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Posted by on Apr 4, 2016

Visited by an Angel – The Annunciation

Visited by an Angel – The Annunciation

The Annunciation - Henry Ossaw TannerGabriel’s visit to a very young woman in the small town of Nazareth was a momentous event, though mostly unnoticed at the time. Gabriel is the archangel tasked to serve as special messenger of God. On this visit, the message was actually a request: will you consent to become my mother? It wasn’t exactly phrased this way, according to the narrative we have from St. Luke, but in essence that was the question. Gabriel told Mary that she would bear a son who would be the Son of the Most High and would sit on the throne of his father David (as in King David), rule over the house of Jacob forever and have an unending kingdom. (Lk 1:26-38)

Now this would be challenging even to a married woman, but this young woman was not married. In her culture, having a child out of wedlock could result in death by stoning. At best, she would be shunned and excluded from polite society. Yet Mary had the courage to ask for more details about how such a thing could happen and to listen with deep faith to the response. Then she answered “yes,” Jesus was conceived, and God’s plan for salvation could go forward.

Christians have celebrated the Annunciation for centuries. Typically, the feast is scheduled for March 25, exactly nine months before the celebration of Christmas. However, in the West, when March 25 falls within Holy Week or the first week of Easter, the feast is moved to Monday following the Second Sunday of Easter (now known as Divine Mercy Sunday).

As adults we celebrate many events such as the Annunciation with prayer – Liturgy of the Hours, Mass, the Angelus, etc. However, for children, these ways of celebrating are not always experienced as much fun. So, with that in mind, I’d like to suggest an alternative way to celebrate: Make Angel cookies!

To make Angel cookies, take any recipe for a cookie that allows rolling out the dough and cutting out a cookie. (Even brownies could be used for making Angel Cookies if time is short.) Use an angel shaped cookie cutter to shape the cookies before baking. Be sure to decorate them with frosting/icing or with some  kind of “sprinkles” of colored sugar to make them festive. Then share them as part of a festive meal. Light a candle, have a special drink, use nicer dishes than normal, have a food that is a treat for your family — any or all of these things will make the day special for the children and family who share them.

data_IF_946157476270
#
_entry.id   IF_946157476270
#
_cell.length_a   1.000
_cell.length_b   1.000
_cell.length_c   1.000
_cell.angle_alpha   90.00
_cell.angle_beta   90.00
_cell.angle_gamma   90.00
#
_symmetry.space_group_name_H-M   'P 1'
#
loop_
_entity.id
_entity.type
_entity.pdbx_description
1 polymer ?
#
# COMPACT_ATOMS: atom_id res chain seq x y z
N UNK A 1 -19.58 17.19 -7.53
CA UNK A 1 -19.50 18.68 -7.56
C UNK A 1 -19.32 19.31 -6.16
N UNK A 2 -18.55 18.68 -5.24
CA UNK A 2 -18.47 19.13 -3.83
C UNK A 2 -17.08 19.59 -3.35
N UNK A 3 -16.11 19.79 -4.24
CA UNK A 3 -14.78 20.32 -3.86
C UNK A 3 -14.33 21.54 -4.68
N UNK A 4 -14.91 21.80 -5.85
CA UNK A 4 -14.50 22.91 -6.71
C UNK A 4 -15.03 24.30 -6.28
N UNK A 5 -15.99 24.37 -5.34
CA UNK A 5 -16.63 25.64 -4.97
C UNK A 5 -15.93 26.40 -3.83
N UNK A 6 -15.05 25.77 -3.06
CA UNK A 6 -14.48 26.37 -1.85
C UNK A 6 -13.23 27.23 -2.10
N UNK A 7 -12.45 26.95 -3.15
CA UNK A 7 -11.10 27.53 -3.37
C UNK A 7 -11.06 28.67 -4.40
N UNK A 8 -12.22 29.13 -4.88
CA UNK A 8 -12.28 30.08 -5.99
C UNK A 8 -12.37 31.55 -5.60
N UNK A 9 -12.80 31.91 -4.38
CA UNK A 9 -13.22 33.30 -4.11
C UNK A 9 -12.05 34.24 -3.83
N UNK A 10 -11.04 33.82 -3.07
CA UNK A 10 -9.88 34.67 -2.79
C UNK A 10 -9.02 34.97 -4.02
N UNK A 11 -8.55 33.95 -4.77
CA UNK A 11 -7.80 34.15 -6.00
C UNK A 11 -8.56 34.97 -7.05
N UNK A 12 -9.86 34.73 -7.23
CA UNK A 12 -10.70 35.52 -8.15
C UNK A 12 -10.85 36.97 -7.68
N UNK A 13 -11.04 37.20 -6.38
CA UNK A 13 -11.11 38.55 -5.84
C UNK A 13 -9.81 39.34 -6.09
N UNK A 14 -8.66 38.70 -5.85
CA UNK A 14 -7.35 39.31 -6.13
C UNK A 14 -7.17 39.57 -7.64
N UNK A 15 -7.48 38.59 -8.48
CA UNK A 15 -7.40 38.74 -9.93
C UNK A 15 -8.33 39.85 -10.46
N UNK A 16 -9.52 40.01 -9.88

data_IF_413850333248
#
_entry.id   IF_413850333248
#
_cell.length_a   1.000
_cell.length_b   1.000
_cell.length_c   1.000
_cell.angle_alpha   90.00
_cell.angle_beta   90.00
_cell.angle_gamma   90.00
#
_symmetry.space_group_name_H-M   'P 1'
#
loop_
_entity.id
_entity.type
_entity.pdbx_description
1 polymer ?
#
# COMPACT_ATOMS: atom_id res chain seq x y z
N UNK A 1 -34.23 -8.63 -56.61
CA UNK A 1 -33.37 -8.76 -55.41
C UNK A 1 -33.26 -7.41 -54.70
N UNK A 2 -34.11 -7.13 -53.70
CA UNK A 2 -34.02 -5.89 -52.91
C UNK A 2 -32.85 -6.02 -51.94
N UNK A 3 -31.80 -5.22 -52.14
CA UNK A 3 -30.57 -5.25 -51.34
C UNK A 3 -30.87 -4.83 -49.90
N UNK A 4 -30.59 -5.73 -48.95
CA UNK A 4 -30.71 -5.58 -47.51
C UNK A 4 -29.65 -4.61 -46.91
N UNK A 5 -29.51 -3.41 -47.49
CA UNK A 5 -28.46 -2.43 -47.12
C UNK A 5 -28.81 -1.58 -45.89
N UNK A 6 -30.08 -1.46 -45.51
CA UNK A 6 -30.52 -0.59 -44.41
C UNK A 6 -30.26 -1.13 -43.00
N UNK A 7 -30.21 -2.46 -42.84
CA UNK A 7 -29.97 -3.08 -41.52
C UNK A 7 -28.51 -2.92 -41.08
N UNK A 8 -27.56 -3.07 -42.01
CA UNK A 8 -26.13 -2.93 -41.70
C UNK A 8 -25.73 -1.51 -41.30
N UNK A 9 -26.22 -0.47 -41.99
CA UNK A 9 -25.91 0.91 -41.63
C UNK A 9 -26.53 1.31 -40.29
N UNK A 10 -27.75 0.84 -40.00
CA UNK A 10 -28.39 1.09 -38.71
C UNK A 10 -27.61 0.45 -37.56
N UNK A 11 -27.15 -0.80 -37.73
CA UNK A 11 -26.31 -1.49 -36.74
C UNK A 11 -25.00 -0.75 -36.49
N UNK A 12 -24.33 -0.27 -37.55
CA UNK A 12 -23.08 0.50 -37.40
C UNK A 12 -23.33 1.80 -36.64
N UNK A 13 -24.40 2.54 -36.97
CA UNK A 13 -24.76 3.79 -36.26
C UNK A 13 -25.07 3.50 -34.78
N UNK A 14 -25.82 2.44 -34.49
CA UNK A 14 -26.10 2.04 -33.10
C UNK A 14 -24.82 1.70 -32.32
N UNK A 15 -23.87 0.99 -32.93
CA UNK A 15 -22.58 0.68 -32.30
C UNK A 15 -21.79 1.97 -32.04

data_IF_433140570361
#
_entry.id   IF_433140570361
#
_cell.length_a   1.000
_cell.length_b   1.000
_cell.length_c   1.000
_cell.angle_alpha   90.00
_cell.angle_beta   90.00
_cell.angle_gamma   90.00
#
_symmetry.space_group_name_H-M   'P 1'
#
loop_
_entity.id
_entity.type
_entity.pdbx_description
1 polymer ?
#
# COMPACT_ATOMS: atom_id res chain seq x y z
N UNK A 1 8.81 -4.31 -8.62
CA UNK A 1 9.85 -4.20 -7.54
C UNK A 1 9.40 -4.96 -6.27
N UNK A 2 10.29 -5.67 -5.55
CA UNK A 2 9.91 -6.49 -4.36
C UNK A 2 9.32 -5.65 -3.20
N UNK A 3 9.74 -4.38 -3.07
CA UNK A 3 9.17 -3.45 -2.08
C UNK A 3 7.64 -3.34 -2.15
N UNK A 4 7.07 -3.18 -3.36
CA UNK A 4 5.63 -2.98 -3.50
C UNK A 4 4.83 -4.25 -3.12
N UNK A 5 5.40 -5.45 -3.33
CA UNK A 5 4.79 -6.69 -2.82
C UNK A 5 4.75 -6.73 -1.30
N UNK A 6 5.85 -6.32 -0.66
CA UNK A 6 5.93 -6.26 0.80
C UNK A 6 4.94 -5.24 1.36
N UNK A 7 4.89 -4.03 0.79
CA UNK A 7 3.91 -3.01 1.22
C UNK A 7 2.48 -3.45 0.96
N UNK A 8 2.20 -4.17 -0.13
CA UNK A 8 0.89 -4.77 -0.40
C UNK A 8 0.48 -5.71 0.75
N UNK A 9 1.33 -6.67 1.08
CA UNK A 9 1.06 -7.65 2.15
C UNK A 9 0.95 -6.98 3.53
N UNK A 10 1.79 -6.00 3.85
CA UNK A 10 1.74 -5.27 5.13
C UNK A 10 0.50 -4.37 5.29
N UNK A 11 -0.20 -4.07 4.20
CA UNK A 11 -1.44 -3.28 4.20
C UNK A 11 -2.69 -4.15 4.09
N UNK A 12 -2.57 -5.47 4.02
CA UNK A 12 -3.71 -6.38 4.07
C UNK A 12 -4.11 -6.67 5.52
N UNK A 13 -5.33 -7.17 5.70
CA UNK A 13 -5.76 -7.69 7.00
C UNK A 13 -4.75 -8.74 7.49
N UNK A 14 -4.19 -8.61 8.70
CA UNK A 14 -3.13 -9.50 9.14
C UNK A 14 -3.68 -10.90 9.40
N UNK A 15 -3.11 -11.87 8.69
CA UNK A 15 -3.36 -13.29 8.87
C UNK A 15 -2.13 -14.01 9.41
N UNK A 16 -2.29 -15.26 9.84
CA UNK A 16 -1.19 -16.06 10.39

As you share this day, keep your ears open for the voice of angels in your life. God’s messenger still comes, though perhaps not as momentously as in the visit to Mary. What is God saying to you and me today?

Peace.

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Posted by on May 22, 2015

Why Mary is Important

Why Mary is Important

Hail Mary - F Fong

When we think or speak of Mary, the Mother of God, it is always important to keep in mind that she is best understood in the context of her relationship with her son, Jesus. Said formally, Mariology is always constructed in the context of Christology. This is so because Christ is the redeemer and the sole source of salvation. Everything in creation came to be through him. Mary, because of her role, participates in the creative and redeeming action of God in a special way.

Mary’s exceptional conception as sinless affords her the choice to live fully for God. She was not programmed to be good, but rather, Mary did not carry the deep fear of interference and resistance against God that exists in all other human beings. The rest of the human race has the grace and possibility to work with and overcome fear and anger, but we must work to limit our desire for control and instead surrender to God’s grace. We often do not choose right away to stop being resentful or angry. We often project onto others the responsibility for our own self-inflicted injuries. Mary had a clear vision of her place in life. She was born totally honest and prepared to grow. She chose to say “yes” over and over to these qualities, even when they brought suffering.